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May music reviews
Tokyo Police Club
After teasing us with not one, but two EPs, Tokyo Police Club has finally gotten their act together and are about to release their debut LP Elephant Shell. The question that everyone is asking is: can they live up to the hype created by their first two delightfully rockin’ and frustratingly short releases? Well listen up everyone because the answer is — yes. Elephant Shell is more than just a solid debut LP — it’s outstanding. This young band from Newmarket has managed to make an album that’s original, edgy and energetic, all in a tight 11-track package. It’s a good thing too, as many critics (myself included) were ready to pounce on TPC if they delivered anything less than amazing. Another question everyone is asking (OK maybe it’s just me) is: how much can a band mature in one year? The answer — a lot. This album proves that the boys in Tokyo Police Club have been pushing themselves artistically and have developed their sound into something bigger and better than their first two EPs. My favourite tracks? “Juno” (great song, great movie), “Your English is Good” (a grammatically awesome tune) and “Tessellate” (songs with clapping are second only to songs with whistle solos in my book). If you’ve had your head buried in the sand for the last year and have never heard of Tokyo Police Club, just imagine if the Fratelli’s and James had an illegitimate love child that was raised in Newmarket, Ontario. Elephant Shell is the kind of album that you can listen to from front to back, again and again. This may be premature, but I’m calling it the cottage album of ’08 (for further proof just check out the nostalgic video for “Your English is Good”).
Bittersweet WorldAshlee Simpson
I was actually ready to dislike this album, simply because Ashlee Simpson hasn’t really done anything to make me like her, until now. Somebody, somewhere has finally figured out how to work the marionette strings because Bittersweet World doesn’t stink nearly as bad as her first and second albums. Whether it’s her Dad, maturity, or the nose job that’s helped Simpson’s sound, it’s evident that things have certainly improved. Her latest album incorporates a bluesy, more soulful pop sound that that really works for me.
Hit-maker Timbaland produced the best on track on the album “Outta my Head (Ay ya ya)” (no big surprise) and things kind of remain un-offensive and catchy for the next 10 songs. Title track “Bittersweet World” is also definitely worth a listen. With this song, it seems as though the Simpson camp is looking to cash in on the “female soul rock” (Winehouse, Adele, Duffy) trend, and in my mind getting Ashlee in on that sweet action is a great idea. The lyrics are simple pop lyrics about boys, breaking up and rebelling but this album shows some new potential due to Simpson’s production team. I’m hesitant to shower Simpson herself with accolades because I don’t trust that her voice will ever be as good on stage as it is on CD. I will say this, she does look better on this album. The new, more mature makeover (a la Avril Lavigne) is definitely working for her.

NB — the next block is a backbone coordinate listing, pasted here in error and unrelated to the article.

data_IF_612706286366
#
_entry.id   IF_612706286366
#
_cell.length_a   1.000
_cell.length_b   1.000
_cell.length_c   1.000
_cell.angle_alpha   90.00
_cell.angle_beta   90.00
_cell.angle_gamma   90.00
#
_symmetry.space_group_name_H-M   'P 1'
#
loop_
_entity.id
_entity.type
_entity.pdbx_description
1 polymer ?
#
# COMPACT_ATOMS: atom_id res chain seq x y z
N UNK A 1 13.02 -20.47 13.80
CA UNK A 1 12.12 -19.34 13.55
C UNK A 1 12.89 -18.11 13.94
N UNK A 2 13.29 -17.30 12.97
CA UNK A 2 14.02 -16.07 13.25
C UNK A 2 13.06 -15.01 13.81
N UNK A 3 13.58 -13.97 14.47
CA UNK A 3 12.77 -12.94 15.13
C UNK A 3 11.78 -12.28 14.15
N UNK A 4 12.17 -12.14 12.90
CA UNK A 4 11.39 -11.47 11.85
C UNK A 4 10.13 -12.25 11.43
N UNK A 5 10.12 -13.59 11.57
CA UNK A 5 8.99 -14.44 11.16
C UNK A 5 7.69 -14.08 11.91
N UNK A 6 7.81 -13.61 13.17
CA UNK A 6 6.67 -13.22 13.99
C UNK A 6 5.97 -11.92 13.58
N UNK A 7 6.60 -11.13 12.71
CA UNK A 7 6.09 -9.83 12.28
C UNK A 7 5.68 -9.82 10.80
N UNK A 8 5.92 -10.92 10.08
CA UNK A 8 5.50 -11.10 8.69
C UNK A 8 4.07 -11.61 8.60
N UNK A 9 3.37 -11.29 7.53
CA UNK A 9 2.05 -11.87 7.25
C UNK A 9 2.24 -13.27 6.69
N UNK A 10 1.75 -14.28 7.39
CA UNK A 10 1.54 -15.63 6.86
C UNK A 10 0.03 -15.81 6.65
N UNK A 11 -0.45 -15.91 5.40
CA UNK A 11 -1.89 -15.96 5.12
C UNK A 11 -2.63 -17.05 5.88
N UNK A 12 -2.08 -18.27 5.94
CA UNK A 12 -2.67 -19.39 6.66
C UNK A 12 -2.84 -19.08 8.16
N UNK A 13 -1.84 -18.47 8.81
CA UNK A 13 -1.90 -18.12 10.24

Ashlee Simpson’s Bittersweet World isn’t amazing but it proves that she’s learning something (or at least the puppeteers are).
You would have to be around 27 or older to remember Robyn’s first kick at the can as an international pop star. She started out on the music roller coaster at the ripe, young age of 16 and has been making music ever since. Born Robin Miriam Carlsson and raised in Sweden, Robyn’s first US breakthrough came in 1997 with the singles “Show me Love” and “Do You Know What it Takes”. Unfortunately that’s pretty much where her North American success also ended. Although she continued to have success in the UK and Sweden, Robyn hasn’t had any more albums drop on this side of the pond, until now. In my opinion it was well worth the wait. In classic Alanis Morrisette form, Robyn first appeared as a young bubble gum pop star and resurfaced as a multi-faceted musician combining electro-pop, rock and quality song writing. The result is the album Robyn, a triumphant return to the North American music market. Maybe you’ve already heard “With Every Heartbeat” or her cover of Teddybears’ “Cobrastyle”, both excellent examples of the new sound Robyn has embraced. Unlike many of today’s pop stars, Robyn actually has an amazing voice and mixed with her creativity, talent and work ethic she is showing the world how great quality pop music can be.
It’s kind of hard to compare her to anyone (I dare not say Madonna, even though I kind of want to) or even to categorize her music, as she goes from electro-pop to rock to R&B to simple ballads with only a piano (check out “Eclipse”). The point is, Robyn by Robyn is a fantastic North American comeback and pop darlings across the continent should stand up and take notice. Move over Mats Sundin, a new pretty Swede has stolen my heart.
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